Projection Plane Based Real 3D
[ January 03, 2005 ] by Milan Toth (MilGra)
How to simulate 3D animation using plane projections.

All children, from the age of 6 dreams of an own 3D engine. Even I did that. That's why i have written this tutorial, to make those people`s work easier who couldn't succeeded in doing so.

Part 1. The theory

What is it about? We have a point in the 3 dimensional space, and we would like to project it perpendicularly to an arbitrary plane, and we have to determine the projected points position relative to a given point on the plane. We can define a plane in many ways, but in this case the best way is to define it by a normal vector and a base point, so it will be much more easier to move it. In addition, we can at once use the normal vector as the position vector of the line going through the chosen point in the 3D space. Figure 1

We can define the intersection point by using the parametric equations of the line (normal to the plane, going through the point P) and the plane. However, we can't determine a relative position directly yet, because we only know one point related to the plane. We need two more points related to the plane with which we will be able to determine the position of S. Figure 2

The simplest way is to rotate the plane's normal onto the plane to such a position where it is parallel to xz plane thus providing a fix axis. The other vector can be calculated by the vectorial multiplication of the normal and the previously created vector. If we have all this, then we only need to calculate the relative position of S. Figure 3

We only need to determine the angles between SA vector, and the directional vectors, and we have to change into the planes A origined, 2 dimensional coordinate system. Figure 4

Part 2. All this in practice

Everything has been good and easy so far, but how the hell can we implement this? So, it's no easy matter, i suffered for 3 weeks, until i managed to structure the code in a simple and clean form.
We need two classes, the first - and the most important - is the Vector class, since we only use vectors during the projection, and the second is the Plane class, in which we can carry out other, plane-related functions.
But let's see the Vector class first. It must have all the used vector operations.

```//
// Vector Class
//
Vector = function (i, j, k)
{
this.i = i;
this.j = j;
this.k = k;
this.r = Math.sqrt(i*i+j*j+k*k);
};

//
// Standard Summa
//
Vector.prototype.Sum = function (ve)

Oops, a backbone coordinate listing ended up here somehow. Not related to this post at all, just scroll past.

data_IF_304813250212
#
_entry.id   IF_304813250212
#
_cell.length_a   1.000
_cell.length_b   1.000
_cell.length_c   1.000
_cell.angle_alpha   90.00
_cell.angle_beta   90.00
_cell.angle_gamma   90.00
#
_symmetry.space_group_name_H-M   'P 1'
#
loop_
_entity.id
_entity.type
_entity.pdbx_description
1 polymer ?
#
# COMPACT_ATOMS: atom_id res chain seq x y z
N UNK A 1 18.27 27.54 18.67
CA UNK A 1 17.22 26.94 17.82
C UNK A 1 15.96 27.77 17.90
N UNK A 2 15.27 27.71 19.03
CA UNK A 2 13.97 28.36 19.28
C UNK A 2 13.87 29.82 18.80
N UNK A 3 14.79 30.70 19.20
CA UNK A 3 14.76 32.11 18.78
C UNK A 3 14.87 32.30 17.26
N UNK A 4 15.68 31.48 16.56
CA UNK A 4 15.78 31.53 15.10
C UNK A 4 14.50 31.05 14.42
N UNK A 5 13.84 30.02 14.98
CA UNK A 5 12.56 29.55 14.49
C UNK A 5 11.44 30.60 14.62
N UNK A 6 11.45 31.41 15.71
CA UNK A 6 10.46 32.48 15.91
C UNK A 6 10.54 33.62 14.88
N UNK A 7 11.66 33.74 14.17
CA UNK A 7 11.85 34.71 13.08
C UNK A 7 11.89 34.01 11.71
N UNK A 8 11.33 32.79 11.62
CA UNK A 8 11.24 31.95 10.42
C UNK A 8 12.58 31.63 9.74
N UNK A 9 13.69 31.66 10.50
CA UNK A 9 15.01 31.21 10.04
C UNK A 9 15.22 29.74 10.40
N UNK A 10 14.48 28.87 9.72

{
var i=this.i+ve.i;
var j=this.j+ve.j;
var k=this.k+ve.k;
return new Vector(i,j,k);
};

//
// Standard Substraction
//
Vector.prototype.Sub = function (ve)
{
var i=this.i-ve.i;
var j=this.j-ve.j;
var k=this.k-ve.k;
return new Vector(i,j,k);
};

//
// Dot (vectorial) Multiplication of two vectors
// Standard 3x3 Matrix Determinant Calculation
//
Vector.prototype.DotMul = function(ve)
{
var i = this.j*ve.k-this.k*ve.j;
var j = -(this.i*ve.k-this.k*ve.i);
var k = this.i*ve.j-this.j*ve.i;
return new Vector(i, j, k);
};

//
// Scalar Multiplication of two Vectors
//
Vector.prototype.VectMul = function(ve)
{
return this.i*ve.i+this.j*ve.j+this.k*ve.k;
};

//
// Multiplication with a Scalar
//
Vector.prototype.SkalMul = function(skal)
{
var i = this.i*skal;
var j = this.j*skal;
var k = this.k*skal;
return new Vector(i, j, k);
};

//
// Calculating angle between two vectors
//
Vector.prototype.Angle = function(ve)
{
var vmult = this.i*ve.i+this.j*ve.j+this.k*ve.k;
var rmult = this.r*ve.r;
var alpha = Math.acos(Math.round(vmult)/Math.round(rmult));
return alpha;
};
```

After this it will be childs play for our plane to project the desired points.

```//
// Plane Class
// constructor receives two base vectors
//
Plane = function (v1, v2)
{
this.v1 = v1;
this.v2 = v2;
this.Init();
};

//
// Calculating additional vectors described in figure 2
// normal vector, d1 (xpar), d2 (ypar)
//
Plane.prototype.Init = function()
{
this.norm_ve = this.v2.Sub(this.v1);
this.xpar_ve = new Vector(-1*this.norm_ve.k, 0, this.norm_ve.i);
this.ypar_ve = this.norm_ve.DotMul(this.xpar_ve);
};

//
// Calculating intersection of line and plane as shown in figure 1
//
Plane.prototype.CrossPoint = function(pt)
{
var dir_ve = new Vector(pt.x, pt.y, pt.z);
var t = (this.v1.VectMul(this.norm_ve)-dir_ve.VectMul(this.norm_ve))
/(this.norm_ve.VectMul(this.norm_ve));
var dx = t*this.norm_ve.i;
var dy = t*this.norm_ve.j;
var dz = t*this.norm_ve.k;
var dist = Math.sqrt(dx*dx+dy*dy+dz*dz);
if (t>0) dist *= -1; //not visible
return {x:pt.x+dx, y:pt.y+dy, z:pt.z+dz, d:dist};
};

//
// Converting 3D coordinates to the plane`s local system, as shown in figure 3 and figure 4
//
Plane.prototype.Project = function(pt)
{
var a = this.CrossPoint(pt);
var b = this.v1;
var dir_ve = new Vector((a.x-b.i), (a.y-b.j), (a.z-b.k));
var alpha = dir_ve.Angle(this.xpar_ve);
var betha = dir_ve.Angle(this.ypar_ve);
if (dir_ve.r == 0)
{
var xc = 0;
var yc = 0;
}
else
{
var xc = Math.cos(alpha)*dir_ve.r;
var yc = -Math.sin(alpha)*dir_ve.r;
}

if (betha>Math.PI/2) yc *= -1;

// setting perspective distortion
var focal = (focuslength-a.d)/focuslength;
xc *= focal;
yc *= focal;
//if t>0 not visible
var infront = a.d < 0 ? 0 : 1;
if ((xc < 200 && xc > -200) && (yc > -200 && yc < 200)) var onscreen=1; else var onscreen=0;
return {x:xc, y:yc, v:infront*onscreen};
};```

And thats all folks! I've further tuned the final version to make things more spectacular, download it and examine it to your hearts content.